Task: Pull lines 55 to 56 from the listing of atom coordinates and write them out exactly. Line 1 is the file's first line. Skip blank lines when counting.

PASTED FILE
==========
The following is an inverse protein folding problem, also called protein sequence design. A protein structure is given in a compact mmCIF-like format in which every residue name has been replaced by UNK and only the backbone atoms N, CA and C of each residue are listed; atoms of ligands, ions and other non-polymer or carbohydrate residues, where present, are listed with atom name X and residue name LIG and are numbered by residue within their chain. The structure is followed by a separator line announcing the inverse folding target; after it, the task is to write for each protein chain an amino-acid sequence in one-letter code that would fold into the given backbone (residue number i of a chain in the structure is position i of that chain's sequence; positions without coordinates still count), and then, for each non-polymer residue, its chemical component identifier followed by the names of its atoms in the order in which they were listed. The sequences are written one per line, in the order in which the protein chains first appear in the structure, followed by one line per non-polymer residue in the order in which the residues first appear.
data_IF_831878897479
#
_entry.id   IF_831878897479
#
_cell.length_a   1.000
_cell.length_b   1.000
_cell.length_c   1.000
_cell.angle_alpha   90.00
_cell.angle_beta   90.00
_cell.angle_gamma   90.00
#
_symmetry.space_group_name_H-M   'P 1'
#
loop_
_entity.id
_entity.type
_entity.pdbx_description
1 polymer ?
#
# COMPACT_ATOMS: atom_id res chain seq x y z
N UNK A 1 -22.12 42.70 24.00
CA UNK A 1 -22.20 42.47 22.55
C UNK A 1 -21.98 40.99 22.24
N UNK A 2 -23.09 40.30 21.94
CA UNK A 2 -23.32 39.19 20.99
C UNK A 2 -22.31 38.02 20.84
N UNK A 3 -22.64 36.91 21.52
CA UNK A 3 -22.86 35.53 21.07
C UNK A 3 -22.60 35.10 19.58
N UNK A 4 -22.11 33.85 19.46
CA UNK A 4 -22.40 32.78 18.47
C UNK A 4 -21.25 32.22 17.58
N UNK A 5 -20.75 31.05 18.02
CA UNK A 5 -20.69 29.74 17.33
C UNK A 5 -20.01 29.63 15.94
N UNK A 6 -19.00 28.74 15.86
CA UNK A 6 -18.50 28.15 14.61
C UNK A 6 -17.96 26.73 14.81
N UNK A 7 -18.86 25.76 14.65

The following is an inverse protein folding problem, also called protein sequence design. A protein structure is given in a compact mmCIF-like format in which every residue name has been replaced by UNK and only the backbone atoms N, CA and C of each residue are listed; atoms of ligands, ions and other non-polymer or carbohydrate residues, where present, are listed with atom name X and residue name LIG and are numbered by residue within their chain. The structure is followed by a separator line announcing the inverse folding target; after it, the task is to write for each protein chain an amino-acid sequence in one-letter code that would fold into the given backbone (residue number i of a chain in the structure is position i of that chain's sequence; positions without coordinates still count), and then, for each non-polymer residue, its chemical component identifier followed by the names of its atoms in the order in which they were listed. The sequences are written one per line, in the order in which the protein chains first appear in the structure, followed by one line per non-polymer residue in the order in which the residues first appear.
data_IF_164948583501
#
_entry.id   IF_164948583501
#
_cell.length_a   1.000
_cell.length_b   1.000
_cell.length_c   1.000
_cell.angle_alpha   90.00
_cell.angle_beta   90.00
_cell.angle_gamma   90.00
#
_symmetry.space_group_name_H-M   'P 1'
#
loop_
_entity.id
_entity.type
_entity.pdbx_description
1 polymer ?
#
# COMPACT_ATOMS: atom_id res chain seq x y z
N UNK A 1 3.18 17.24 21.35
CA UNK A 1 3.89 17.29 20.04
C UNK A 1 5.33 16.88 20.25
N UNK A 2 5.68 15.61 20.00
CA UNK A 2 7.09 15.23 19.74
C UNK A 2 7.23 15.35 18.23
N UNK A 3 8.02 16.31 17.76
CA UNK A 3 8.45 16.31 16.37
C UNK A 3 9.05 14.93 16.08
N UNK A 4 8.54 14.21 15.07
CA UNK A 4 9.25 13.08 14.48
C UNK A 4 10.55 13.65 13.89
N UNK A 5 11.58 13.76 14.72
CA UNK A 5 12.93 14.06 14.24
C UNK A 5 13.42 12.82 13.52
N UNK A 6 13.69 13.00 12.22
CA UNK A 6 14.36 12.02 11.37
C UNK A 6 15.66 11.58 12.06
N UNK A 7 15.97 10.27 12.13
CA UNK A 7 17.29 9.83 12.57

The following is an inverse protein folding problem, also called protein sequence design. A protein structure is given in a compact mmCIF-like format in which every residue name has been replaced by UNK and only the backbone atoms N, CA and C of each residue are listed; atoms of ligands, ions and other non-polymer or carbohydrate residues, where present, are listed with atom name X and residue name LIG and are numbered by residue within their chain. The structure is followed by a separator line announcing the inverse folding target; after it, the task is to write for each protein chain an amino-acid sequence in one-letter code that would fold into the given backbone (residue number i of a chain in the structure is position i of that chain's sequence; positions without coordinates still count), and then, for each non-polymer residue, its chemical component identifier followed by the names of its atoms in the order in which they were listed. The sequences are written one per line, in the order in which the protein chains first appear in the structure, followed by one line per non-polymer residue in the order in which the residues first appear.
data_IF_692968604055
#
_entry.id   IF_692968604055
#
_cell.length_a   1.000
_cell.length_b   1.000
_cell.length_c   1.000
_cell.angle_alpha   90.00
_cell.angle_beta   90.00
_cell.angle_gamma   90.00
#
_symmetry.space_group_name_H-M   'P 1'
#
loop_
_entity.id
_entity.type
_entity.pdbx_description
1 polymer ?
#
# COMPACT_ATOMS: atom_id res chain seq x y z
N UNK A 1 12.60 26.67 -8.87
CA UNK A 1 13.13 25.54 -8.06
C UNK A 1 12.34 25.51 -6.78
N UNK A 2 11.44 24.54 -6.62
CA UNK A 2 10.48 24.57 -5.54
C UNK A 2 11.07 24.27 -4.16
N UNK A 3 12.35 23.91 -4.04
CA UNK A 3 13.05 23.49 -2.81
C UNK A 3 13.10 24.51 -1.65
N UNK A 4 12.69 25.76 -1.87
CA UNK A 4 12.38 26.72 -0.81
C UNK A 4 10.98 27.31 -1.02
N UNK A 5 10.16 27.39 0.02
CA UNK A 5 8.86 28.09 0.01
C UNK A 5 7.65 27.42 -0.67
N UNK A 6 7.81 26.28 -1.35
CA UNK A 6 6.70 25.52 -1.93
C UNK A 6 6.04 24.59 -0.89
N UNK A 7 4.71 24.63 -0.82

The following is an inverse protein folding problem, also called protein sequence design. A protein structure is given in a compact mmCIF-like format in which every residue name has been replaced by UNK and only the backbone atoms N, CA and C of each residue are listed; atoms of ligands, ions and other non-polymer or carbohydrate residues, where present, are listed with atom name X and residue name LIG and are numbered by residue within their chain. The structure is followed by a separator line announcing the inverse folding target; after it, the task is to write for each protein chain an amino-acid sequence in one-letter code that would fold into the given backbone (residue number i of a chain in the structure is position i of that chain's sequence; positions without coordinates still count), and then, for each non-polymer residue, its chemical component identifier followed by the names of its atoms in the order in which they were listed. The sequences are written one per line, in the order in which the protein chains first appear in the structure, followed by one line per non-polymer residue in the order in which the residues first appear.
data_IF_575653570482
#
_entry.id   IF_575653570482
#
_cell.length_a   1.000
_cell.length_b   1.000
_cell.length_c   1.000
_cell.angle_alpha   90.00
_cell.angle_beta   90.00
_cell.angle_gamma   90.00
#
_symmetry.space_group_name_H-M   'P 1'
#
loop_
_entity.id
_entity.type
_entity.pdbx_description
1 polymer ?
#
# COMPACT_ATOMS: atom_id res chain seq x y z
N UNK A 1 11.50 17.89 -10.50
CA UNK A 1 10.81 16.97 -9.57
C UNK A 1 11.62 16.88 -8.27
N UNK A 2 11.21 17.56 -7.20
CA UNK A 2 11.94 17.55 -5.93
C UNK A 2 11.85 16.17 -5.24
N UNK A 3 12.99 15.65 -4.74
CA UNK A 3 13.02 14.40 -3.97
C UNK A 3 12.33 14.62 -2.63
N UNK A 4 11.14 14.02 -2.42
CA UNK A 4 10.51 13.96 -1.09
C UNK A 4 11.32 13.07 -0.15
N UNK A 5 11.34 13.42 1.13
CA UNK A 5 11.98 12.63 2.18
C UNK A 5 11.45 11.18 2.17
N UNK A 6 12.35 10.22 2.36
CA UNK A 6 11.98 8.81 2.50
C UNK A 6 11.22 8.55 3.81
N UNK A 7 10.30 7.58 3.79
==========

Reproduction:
loop_
_entity.id